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She sits down in the blue chair
Calmly, gazing through the window
At the sun, able to breathe
The crisp air through the iron lock.
There’s a worn patch on her knee
Covering a hole made from cheating God.
She closes her eyes and forgets that God,
Thinking only of her position in that chair,
The padded seat of which meets her knee.
A faded picture on the wall is her new window,
The glass and oak a strangling lock
Refusing to let the portrait breathe.
Before she has a chance to breathe
In, she is introduced to her new God,
Who walks in, turns the lock,
And claims her sapphire chair.
The room now has no window
But for that dusty image past the woman’s knee.
Through the patch, the girl’s knee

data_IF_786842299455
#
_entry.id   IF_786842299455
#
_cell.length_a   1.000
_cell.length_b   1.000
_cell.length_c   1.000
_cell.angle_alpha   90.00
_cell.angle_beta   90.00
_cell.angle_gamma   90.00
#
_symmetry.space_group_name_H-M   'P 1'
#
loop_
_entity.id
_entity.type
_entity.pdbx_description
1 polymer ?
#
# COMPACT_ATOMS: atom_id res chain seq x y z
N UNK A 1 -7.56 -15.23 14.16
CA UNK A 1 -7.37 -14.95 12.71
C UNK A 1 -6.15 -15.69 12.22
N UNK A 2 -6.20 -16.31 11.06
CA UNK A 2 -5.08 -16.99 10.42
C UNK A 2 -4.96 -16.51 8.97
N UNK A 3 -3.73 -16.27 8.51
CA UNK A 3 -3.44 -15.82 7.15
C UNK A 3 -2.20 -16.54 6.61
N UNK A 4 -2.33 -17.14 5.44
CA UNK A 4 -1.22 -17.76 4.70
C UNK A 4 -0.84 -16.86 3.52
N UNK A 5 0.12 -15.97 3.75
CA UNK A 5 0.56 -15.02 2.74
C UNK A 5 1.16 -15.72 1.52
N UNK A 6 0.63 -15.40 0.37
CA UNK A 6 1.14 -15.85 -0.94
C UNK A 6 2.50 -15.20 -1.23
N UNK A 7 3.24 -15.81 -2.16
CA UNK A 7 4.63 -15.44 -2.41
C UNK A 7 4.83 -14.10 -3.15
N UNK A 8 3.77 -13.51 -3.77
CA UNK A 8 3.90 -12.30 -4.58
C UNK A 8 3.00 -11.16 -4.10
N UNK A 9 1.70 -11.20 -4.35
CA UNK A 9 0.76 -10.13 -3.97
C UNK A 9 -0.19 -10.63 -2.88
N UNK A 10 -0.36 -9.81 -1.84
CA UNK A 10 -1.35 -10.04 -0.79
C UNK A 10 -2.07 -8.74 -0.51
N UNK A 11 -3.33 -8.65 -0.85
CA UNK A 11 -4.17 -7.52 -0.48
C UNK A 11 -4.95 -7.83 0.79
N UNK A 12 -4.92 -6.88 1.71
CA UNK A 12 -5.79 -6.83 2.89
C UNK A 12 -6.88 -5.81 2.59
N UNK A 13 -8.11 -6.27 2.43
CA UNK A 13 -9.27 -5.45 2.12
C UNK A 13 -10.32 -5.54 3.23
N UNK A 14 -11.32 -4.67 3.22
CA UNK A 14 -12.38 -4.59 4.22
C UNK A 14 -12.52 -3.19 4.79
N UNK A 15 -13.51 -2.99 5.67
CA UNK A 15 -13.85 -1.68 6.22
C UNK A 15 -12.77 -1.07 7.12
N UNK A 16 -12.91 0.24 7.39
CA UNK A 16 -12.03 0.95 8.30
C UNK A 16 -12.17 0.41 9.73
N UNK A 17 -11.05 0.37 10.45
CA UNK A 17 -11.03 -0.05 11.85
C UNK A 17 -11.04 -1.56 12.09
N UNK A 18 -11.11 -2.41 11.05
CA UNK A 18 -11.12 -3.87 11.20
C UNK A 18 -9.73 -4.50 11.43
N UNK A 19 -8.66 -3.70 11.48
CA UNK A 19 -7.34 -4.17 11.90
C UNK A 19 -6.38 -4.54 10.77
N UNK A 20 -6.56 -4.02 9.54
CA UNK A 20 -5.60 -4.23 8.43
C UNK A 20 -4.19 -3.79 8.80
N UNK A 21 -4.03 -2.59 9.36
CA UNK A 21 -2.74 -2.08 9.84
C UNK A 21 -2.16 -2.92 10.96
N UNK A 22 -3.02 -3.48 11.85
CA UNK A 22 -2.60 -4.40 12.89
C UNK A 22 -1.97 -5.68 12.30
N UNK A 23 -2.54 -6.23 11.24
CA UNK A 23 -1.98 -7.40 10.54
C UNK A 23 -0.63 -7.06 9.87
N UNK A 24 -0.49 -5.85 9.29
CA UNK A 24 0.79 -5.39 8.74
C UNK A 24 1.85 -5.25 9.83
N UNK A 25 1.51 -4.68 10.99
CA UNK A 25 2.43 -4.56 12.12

Struggles valiantly to breathe
But there is no large window
There through which help can come from God.
By sitting silently in the watery chair,
On God’s powers she had snapped a lock.
The woman’s eyes are like an eternal lock
On the girl’s soul and she crumbles to a knee
To the side of the hallowed chair.
The woman desperately urges the girl to breathe;
She is the girl’s new and only God,
And her only escape is through the window.
The deadly slice of the window
Severs the silent soul from its lock
And hurtles the girl towards God.
The woman rises from her knee,
Allows her eyes to swim and breathe
Tears, and collapses back into the chair.
On the window is the patch from the girl’s knee,
No longer a lock through which she cannot breathe.
She is gone, like God from the woman in the chair.